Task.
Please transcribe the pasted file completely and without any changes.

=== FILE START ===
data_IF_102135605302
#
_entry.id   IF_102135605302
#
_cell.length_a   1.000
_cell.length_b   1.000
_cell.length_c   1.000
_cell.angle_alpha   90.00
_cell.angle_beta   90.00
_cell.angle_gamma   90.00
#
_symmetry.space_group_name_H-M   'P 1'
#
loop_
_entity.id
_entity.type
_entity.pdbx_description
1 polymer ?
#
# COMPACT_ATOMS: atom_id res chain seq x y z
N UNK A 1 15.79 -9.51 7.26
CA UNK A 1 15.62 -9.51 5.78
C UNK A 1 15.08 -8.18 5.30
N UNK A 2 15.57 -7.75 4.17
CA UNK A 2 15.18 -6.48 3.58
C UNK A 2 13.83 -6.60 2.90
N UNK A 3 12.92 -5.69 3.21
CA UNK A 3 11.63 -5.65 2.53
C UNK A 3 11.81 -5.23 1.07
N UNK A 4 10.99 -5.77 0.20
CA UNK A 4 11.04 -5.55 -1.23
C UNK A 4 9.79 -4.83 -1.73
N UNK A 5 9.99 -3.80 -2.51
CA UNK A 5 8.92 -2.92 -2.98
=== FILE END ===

data_IF_102135605302
#
_entry.id   IF_102135605302
#
_cell.length_a   1.000
_cell.length_b   1.000
_cell.length_c   1.000
_cell.angle_alpha   90.00
_cell.angle_beta   90.00
_cell.angle_gamma   90.00
#
_symmetry.space_group_name_H-M   'P 1'
#
loop_
_entity.id
_entity.type
_entity.pdbx_description
1 polymer ?
#
# COMPACT_ATOMS: atom_id res chain seq x y z
N UNK A 1 15.79 -9.51 7.26
CA UNK A 1 15.62 -9.51 5.78
C UNK A 1 15.08 -8.18 5.30
N UNK A 2 15.57 -7.75 4.17
CA UNK A 2 15.18 -6.48 3.58
C UNK A 2 13.83 -6.60 2.90
N UNK A 3 12.92 -5.69 3.21
CA UNK A 3 11.63 -5.65 2.53
C UNK A 3 11.81 -5.23 1.07
N UNK A 4 10.99 -5.77 0.20
CA UNK A 4 11.04 -5.55 -1.23
C UNK A 4 9.79 -4.83 -1.73
N UNK A 5 9.99 -3.80 -2.51
CA UNK A 5 8.92 -2.92 -2.98